Tom Farrell speaks about the future of energy development in the U.S. He addresses the risks associated with fracking for natural gas such as groundwater contamination, earthquakes, and leakage, but says it will also lead to 725,000 direct jobs and more than 1 million indirect jobs in the U.S. Farrell also discusses the heavily-fracked Marcellus Shale Region, saying that if it were a country, it would rank eighth in the world for natural gas production.

Offshore Installations and Drilling Rigs in Norway

Deep water = Outer space ?

Waltersmith Petroman Oil outlines its Nigeria-centric strategy

Abdulrazaq Isa, founder and chief executive of Waltersmith Petroman Oil, says the Nigerian oil and gas producer's strategy is focused on delivering oil solely to the 170 million people of Nigeria.

By not exporting production Isa says this strategy is aligned with government policy aimed at adding value to the overall growth and expansion of the country's middle class.

The company forecasts that with a combination of its own and foreign capital one billion dollars of oil revenue will be generated over the next five years.

HSE in Oil and Gas 2014: Steven Wright, Karachaganak Petroleum Operating...

Chris Mawer of Karachaganak Petroleum speaking at the 4th International HSE in Oil & Gas in Russia & CIS Conference in Moscow, Russia.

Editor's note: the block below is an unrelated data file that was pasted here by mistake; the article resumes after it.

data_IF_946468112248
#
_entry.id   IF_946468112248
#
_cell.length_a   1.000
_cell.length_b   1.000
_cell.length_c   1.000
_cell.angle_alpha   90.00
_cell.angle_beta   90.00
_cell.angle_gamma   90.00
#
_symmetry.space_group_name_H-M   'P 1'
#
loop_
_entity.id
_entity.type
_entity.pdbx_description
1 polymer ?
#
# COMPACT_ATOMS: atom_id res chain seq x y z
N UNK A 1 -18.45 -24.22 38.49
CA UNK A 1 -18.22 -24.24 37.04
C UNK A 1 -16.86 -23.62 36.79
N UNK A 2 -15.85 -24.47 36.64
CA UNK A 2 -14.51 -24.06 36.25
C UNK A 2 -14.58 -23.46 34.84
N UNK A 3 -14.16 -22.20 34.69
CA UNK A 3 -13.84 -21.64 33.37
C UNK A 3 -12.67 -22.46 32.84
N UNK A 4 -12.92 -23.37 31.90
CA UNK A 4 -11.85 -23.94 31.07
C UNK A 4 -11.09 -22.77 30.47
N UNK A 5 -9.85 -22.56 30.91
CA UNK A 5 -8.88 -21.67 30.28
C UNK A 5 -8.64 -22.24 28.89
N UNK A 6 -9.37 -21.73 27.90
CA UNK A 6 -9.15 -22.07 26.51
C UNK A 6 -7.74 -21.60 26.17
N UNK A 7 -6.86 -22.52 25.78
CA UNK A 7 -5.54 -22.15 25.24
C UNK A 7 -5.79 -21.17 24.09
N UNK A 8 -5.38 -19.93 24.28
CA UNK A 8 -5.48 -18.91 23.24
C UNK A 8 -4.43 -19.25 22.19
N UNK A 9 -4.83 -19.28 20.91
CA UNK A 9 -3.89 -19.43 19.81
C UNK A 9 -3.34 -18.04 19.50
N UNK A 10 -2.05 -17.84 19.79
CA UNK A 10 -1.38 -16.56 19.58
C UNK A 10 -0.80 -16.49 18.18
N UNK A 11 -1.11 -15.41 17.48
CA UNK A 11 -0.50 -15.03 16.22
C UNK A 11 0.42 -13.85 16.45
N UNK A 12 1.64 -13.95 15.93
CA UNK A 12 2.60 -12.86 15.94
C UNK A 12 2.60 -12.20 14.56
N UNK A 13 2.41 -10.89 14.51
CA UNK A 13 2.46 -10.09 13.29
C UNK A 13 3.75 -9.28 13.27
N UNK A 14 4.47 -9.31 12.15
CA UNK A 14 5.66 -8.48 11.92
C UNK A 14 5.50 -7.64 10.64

The HSE in Oil and Gas: Russia and CIS Conference is a platform for discussing and solving issues on streamlining regulation, environmental protection, emergency preparedness, staff training, compliance with international standards and asset integrity management


Tuesday, July 1, 2014

Renewable Energy Saves Fortune 500 Companies Over $1 Billion

Renewable energy is dismissed by some as being only for ‘greenies’ or as some kind of fringe technology, but a recent report has shown mainstream Fortune 500 companies are using it to save hundreds of millions of dollars every year. Collectively, they are saving about $1.1 billion dollars, according to the report put out by Ceres, David Gardiner & Associates, Calvert Investments, and World Wildlife Fund (WWF).

Some of the companies and their annual savings mentioned are:

 UPS ($200 million)

Cisco Systems ($151 million)

PepsiCo ($120 million)

United Continental ($104 million)

General Motors ($73 million).

AT&T has installed 11 MW of renewable energy (as of 2013). Hewlett-Packard purchased 13% of their electricity from renewable sources in 2012. IBM has saved about $477 million from its efforts to conserve energy. Both Wal-Mart and Dell could save about one billion each through similar efforts.

Read more: http://cleantechnica.com/2014/06/30/renewable-energy-saves-fortune-500-companies-1-billion/?utm_medium=referral&utm_source=t.co

U.S. oil tankers built on spec face choppy waters as export ban eases

NEW YORK - U.S. ship builders are making a $500 million (292 million pounds) bet on robust domestic demand for crude oil from newly-tapped shale fields by building new tankers without having lined up customers to lease them.

Philly Tankers AS, majority-owned by Aker Philadelphia Shipyard is building four ships on spec, and Seabulk Tankers Inc, an indirect wholly-owned subsidiary of SEACOR Holdings Inc, is building another two. The 330,000-barrel ships, which cost about $125 million each, conform to the 1920 Jones Act, which requires ships moving between U.S. ports to be U.S.-built, -crewed and -flagged, making them about three times more costly to build and operate than a comparable foreign-flagged ship.